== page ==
Generating sitemaps with Elm
2020-02-25

I’m using Elm to create a website, and one thing websites need is a sitemap to help search engines index the content. A sitemap is an XML file with a list of URLs representing all the different “pages” on the site. An entry looks like this:

<url>
  <loc>https://example.com/</loc> 
  <changefreq>monthly</changefreq>
</url>

One option is to update this file manually as the set of pages changes, but this would create duplication (as all page URLs are effectively defined by my Elm code) and it would of course be error-prone (I don’t want to have to remember to update the sitemap).

So I wanted to find a way to generate the sitemap directly from my Elm code. Conveniently, I’ve already defined the page links in a single list for the purposes of displaying navigation:

navigationLinks : List NavItem
navigationLinks =
    [ NavGroup
        { label = text "For drivers"
        , items =
            [ { url = "/", label = text "The app" }
            , { url = "/rent-ev", label = text "Rent an EV" }
            ]
        }
    , NavGroup
        { label = text "For businesses"
        , items =
            [ { url = "/why-support-evs", label = text "Why support EVs?" }
            , { url = "/terms-and-conditions", label = text "Terms, privacy and details" }
            ]
        }
    , NavLink { url = "/contact", label = text "Contact" }
    , NavLink { url = "/licences", label = text "Licences" }
    ]

I’d be using Node to generate the sitemap, which meant that somehow I needed to make this information available to JavaScript.

One option would be to extract navigationLinks into a module, read in the .elm file from JavaScript and parse out the links. However, that seemed a bit messy.

Another option would be to define the links in a JavaScript file instead, and pass them in via flags. This way, I’d be able to import the links into my sitemap generation code. However, then I’d need to write a bunch of extra code to convert flags back into navigationLinks, so this wasn’t ideal either.

What if I could generate the sitemap XML directly in Elm? After all, I already generate HTML from Elm code in Elmstatic.

The XML generation part is easy because the html package can be pressed into service to produce XML tags:

module Sitemap exposing (main)

import Browser
import Html exposing (..)
import Html.Attributes exposing (..)
import Main exposing (navigationLinks)

paths =
    let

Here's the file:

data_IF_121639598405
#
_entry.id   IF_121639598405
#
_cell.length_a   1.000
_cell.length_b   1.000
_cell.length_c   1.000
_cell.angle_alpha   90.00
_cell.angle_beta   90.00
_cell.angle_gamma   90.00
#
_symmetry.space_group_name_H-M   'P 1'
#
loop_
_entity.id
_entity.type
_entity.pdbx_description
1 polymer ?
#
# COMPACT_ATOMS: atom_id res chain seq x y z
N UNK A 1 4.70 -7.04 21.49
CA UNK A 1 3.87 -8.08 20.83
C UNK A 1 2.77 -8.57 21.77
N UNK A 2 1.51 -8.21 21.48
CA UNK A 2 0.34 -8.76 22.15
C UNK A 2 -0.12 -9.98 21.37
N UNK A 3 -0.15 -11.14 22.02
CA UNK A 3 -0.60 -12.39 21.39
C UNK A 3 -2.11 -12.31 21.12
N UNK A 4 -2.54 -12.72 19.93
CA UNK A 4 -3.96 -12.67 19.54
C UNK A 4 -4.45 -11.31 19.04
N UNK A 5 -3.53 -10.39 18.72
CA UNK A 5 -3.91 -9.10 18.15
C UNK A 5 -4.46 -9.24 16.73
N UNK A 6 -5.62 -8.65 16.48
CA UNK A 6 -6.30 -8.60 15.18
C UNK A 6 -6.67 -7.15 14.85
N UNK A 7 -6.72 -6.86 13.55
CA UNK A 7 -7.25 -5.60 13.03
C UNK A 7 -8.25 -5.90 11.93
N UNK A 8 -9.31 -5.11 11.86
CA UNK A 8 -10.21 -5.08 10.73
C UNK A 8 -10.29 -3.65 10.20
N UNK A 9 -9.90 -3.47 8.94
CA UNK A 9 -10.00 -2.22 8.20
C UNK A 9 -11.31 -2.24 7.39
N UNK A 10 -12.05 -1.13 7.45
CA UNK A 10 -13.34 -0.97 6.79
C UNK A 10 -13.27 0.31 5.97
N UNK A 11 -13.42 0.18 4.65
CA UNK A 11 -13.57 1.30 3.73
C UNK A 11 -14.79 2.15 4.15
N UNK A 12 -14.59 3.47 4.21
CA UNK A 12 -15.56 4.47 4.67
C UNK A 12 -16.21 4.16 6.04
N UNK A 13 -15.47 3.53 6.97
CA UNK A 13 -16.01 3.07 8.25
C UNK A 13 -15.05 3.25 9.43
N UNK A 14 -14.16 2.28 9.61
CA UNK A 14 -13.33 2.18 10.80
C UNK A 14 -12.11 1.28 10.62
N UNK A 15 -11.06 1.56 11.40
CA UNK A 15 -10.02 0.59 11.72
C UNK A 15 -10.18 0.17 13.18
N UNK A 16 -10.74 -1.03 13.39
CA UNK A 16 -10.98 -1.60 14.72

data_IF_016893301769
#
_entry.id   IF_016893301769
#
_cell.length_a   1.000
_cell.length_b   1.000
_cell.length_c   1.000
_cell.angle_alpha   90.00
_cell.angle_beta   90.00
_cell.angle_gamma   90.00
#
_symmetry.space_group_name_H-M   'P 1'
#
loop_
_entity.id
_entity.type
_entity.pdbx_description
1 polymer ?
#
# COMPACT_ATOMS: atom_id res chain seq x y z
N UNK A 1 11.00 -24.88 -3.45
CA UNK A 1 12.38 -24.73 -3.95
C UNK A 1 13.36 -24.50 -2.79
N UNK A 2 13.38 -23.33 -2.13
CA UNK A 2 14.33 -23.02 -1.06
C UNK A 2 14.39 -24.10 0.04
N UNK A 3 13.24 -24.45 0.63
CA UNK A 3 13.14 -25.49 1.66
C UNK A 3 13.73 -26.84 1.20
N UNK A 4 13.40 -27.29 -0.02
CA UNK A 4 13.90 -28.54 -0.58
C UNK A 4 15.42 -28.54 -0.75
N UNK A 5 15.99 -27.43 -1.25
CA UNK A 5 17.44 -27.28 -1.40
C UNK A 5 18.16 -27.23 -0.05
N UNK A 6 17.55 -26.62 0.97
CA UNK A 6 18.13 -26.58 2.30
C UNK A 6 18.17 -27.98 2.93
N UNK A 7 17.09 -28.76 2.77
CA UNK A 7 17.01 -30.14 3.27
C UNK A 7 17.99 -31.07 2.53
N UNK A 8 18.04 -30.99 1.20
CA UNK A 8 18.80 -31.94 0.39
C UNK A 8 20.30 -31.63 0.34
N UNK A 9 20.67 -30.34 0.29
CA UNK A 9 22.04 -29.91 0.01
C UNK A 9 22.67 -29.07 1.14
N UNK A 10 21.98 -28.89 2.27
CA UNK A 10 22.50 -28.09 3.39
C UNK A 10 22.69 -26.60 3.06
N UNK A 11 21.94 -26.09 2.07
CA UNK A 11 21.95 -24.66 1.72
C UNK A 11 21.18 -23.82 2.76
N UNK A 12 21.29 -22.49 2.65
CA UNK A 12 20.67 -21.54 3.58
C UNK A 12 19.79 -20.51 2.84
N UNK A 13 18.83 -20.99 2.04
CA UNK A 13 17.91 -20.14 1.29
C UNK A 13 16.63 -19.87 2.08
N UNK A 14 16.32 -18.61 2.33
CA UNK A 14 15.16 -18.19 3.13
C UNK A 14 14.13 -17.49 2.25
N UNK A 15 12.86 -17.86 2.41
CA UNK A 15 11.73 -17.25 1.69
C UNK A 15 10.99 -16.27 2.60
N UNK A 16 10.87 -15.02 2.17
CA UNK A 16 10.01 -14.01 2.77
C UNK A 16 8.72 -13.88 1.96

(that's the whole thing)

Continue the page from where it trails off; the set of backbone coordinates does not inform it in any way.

extractUrls navItem =
            case navItem of
                NavLink { url } ->
                    [ url ]

                NavGroup { items } ->
                    List.map .url items
    in
    navigationLinks
        |> List.concatMap extractUrls

urlNode siteUrl path =
    node "url"
        []
        [ node "loc" [] [ text <| siteUrl ++ path ]
        , node "changefreq" [] [ text "monthly" ]
        ]

main =
    Browser.document
        { init = \siteUrl -> ( siteUrl, Cmd.none )
        , view =
            \siteUrl ->
                { title = ""
                , body =
                    [ node "urlset" [ attribute "xmlns" "http://www.sitemaps.org/schemas/sitemap/0.9" ] <|
                        List.map (urlNode siteUrl) paths
                    ]
                }
        , update = \msg model -> ( model, Cmd.none )
        , subscriptions = \_ -> Sub.none
        }

When the Sitemap app is instantiated, it will populate the <body> of the HTML document with the sitemap XML.

But how could this content be extracted written to disk? Here, I reused the approach from Elmstatic, mainly because I already had the code. I could probably just require elm.js and instantiate the Sitemap app, but then I’d need to add ports to the app to get the sitemap out, and it would be extra work.

So here is the Node side of things, sitemap.js, which turned out to be really straightforward:

const Fs = require("fs-extra")
const JsDom = require("jsdom").JSDOM
const { Script } = require("vm")

function generateXml(elmJs, siteUrl) {
    const script = new Script(`
    ${elmJs}; let app = Elm.Sitemap.init({flags: "${siteUrl}"})
    `)
    const dom = new JsDom(`<!doctype html><html><body></body></html>`, {
        runScripts: "outside-only"
    })

    dom.runVMScript(script)
    if (dom.window.document.title == "error") 
        throw new Error(`Error:\n${dom.window.document.body.firstChild.attributes[0].value}`)
    else 
        return `<?xml version="1.0" encoding="UTF-8"?>${dom.window.document.body.innerHTML}`
}

console.log("Generating new sitemap")
const elmJs = Fs.readFileSync("./sitemap-elm.js").toString() 
const newSitemap = generateXml(elmJs, process.env.URL)
Fs.writeFileSync("public/sitemap.xml", newSitemap)